Despite Sicily’s 4,000 years of winemaking history, most of the world has been enjoying serious table wines from this Italian island for only the last 15 years. Quantity was never the issue, as Sicily makes a huge amount of wine, but top-quality table wines from there are a fairly recent category.
Traditionally the majority of Sicily’s wine was destined for production of Marsala fortified wine or for distillation along with the rest of Europe’s overproduction. Additionally, two historic hurdles toward development of a viable wine industry were the island’s poverty and isolation.
Today Sicily’s fine wine and other agricultural products are getting new attention, and tourism is booming as people discover the mountainous island’s natural beauty and historic sites.
For many years Sicily competed with another region of Southern Italy, Puglia, as Italy’s largest producer of wine. Both regions averaged more than 100 million cases annually, together making up one-sixth of Italy’s production.
But Sicily’s recent emphasis on quality has lowered the quantity produced. It also has increased the number of small, private producers. Cooperatives now account for 75 percent of Sicily’s production, compared with 90 percent 15 years ago.
White-wine production still exceeds red-wine production by nearly three to one, driven by the fact that the base wines to make Marsala are white. Fish and seafood play a leading role in the local cuisine, and a tradition for white wines has existed throughout Southern Italy since Roman days.
Nonetheless, producers are concentrating more on red wines, and production figures for those varieties are rising.
On the coasts, where most of the wine is made and most of the people live, Sicily’s climate is hot and dry. But its mountainous interior is temperate and moist.
Most wine drinkers have never heard of Sicily’s popular grape variety, the white Catarratto, which covers over 40 percent of the island’s vineyards and is Italy’s third most planted variety after Trebbiano and Sangiovese. Catarratto is used mainly for Marsala and inexpensive white wine blends.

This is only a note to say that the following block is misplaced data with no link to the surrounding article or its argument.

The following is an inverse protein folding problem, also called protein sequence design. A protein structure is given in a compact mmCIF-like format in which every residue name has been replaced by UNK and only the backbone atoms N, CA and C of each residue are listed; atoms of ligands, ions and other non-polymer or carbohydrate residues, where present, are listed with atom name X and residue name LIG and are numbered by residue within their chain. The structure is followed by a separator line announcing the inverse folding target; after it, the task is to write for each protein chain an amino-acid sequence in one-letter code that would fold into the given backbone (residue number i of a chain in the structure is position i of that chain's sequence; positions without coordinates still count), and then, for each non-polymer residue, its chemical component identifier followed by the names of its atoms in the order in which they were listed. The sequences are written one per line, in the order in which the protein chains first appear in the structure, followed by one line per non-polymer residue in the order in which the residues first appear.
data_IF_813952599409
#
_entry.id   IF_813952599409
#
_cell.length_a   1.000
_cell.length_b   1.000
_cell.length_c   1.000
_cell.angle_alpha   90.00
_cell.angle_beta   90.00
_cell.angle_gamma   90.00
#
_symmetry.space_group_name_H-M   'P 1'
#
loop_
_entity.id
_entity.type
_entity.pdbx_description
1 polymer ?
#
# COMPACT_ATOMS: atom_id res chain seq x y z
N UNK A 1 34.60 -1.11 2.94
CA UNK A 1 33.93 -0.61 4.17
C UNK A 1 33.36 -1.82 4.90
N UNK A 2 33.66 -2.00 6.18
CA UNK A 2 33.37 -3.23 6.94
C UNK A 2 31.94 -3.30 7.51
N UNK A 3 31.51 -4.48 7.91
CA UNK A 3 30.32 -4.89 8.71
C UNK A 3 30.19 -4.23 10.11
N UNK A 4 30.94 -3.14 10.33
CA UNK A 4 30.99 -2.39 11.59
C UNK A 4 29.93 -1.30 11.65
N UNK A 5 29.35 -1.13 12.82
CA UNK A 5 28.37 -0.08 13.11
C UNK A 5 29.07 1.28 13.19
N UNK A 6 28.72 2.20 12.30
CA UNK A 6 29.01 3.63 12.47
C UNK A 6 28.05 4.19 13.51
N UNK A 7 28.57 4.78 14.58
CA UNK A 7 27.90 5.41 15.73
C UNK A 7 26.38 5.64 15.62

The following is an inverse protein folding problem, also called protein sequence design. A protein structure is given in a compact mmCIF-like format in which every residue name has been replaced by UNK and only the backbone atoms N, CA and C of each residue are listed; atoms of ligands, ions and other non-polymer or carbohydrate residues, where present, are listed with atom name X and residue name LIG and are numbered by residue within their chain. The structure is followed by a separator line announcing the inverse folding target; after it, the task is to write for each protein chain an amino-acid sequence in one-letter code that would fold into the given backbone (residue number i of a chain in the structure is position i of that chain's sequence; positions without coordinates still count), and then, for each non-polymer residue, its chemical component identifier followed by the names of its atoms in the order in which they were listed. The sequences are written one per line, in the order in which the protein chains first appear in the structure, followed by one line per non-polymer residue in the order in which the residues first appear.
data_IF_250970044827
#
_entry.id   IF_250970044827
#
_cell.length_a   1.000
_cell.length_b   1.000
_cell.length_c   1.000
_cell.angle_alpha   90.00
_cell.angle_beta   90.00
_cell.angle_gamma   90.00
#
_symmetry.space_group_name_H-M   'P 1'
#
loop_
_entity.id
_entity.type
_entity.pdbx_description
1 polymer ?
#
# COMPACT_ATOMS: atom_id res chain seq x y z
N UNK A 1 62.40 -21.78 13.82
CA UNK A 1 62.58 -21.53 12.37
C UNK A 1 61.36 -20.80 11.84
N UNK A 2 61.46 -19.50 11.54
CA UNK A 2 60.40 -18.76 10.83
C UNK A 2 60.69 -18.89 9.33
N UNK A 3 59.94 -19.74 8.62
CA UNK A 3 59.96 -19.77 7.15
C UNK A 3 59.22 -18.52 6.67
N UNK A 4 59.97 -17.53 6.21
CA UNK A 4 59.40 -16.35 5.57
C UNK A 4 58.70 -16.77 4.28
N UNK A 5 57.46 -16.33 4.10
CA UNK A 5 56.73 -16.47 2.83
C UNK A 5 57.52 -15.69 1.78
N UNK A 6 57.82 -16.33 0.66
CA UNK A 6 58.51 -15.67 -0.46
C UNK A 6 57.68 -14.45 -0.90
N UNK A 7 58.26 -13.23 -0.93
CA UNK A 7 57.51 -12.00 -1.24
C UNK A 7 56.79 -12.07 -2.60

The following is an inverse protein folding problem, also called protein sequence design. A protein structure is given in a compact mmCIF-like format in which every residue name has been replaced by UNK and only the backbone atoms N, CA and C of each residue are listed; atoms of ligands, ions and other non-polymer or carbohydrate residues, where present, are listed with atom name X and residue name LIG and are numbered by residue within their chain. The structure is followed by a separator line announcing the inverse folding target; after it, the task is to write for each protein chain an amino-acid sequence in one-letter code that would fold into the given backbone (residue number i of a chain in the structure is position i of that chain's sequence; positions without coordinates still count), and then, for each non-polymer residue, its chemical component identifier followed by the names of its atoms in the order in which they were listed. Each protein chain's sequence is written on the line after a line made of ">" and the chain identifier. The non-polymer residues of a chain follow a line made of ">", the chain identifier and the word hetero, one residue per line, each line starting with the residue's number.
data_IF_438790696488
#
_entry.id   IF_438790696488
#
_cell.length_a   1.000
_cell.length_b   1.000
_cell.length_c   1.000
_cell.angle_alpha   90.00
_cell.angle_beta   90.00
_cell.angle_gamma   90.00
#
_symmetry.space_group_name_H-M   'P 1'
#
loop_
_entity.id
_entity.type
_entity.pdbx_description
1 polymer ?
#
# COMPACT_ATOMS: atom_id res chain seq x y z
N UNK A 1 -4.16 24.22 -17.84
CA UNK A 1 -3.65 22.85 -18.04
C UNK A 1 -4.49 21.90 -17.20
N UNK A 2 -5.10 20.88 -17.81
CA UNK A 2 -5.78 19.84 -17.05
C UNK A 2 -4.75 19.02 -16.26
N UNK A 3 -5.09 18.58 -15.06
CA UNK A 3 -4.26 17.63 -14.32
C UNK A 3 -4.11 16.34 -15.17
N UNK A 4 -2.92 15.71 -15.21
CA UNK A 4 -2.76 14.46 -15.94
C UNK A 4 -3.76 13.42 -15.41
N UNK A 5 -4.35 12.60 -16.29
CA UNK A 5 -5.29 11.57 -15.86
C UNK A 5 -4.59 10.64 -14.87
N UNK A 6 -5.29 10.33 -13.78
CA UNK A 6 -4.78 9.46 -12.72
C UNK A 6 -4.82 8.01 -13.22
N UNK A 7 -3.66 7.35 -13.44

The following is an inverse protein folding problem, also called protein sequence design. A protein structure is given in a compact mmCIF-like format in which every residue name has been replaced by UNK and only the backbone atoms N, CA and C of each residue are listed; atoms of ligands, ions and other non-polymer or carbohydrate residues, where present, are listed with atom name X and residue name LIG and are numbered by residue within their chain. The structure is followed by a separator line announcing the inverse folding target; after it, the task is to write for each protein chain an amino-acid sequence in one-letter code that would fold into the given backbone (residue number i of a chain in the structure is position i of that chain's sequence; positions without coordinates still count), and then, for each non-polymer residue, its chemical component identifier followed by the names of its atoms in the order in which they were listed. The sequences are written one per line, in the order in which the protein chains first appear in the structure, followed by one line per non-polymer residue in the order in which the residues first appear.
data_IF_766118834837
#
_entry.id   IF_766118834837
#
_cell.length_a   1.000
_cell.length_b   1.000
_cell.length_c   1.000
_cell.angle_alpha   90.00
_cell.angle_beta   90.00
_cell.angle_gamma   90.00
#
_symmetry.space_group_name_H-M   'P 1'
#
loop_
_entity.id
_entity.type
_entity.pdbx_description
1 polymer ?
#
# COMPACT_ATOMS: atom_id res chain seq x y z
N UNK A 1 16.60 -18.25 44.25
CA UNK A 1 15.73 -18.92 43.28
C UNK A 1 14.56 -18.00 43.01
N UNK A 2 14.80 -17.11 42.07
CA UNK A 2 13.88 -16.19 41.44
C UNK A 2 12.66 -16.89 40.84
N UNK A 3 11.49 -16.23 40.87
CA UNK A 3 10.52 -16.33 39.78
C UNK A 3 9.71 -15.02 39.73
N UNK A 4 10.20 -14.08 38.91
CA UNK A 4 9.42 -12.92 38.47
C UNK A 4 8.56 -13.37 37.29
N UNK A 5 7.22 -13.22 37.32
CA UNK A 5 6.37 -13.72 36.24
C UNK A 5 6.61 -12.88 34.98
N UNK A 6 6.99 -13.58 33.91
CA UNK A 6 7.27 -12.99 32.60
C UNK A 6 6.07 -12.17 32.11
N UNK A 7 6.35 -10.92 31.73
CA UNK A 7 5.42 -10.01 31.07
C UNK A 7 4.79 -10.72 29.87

Two more serious local white Sicilian varieties are Grillo and Inzolia, also known as Ansonica. The other popular white varieties are Chardonnay, Grecanico and Fiano.
Sicily’s most popular red variety is Nero d’Avola. Red wines made from that grape are assertive and tannic, with heady flavors of ripe fruit and herbs. Other leading local red varieties include Nerello Mascalese, Frappato and Perricone, which is used mainly in blends.
Two wine regions deserve special attention: Etna and Cerasuolo di Vittoria. Some of Etna’s vineyards are as high as 2,300 feet in altitude. Etna Bianco, a great white wine, is made mainly from the indigenous Carricante variety. Excellent, lively reds, often called Etna Rosso, are made from the local Nerello Mascalese and Nerello Cappuccio varieties.WINE OF THE WEEK
2006 Cerasuolo di Vittoria, Planeta, Sicily, Italy
A 60-40 blend of Nero d’Avola and Frappato, this wine is produced in stainless-steel tanks. The tannins and dark-berry fruit of the Nero d’Avola are countered by the lightness, acidity and red-cherry fruit of the Frappato. A fresh, vibrant wine with great length on the palate, it does not overwhelm food.
Wholesale price per case of 6: $80
The Cerasuolo di Vittoria region in southeast Sicily makes a powerful dry red of the same name, with a deceptively light ruby color. Most Cerasuolo di Vittoria is derived 60 percent from Nero d’Avola grapes, which supply the power, and 40 percent from Frappato, which contributes the color as well as cherry aromas and flavors. Cerasuolo di Vittoria is best consumed when it’s fewer than five years old.
We won’t be surprised if Sicilian wines, especially those based on indigenous varieties, become the next “hot” Italian wines in the United States.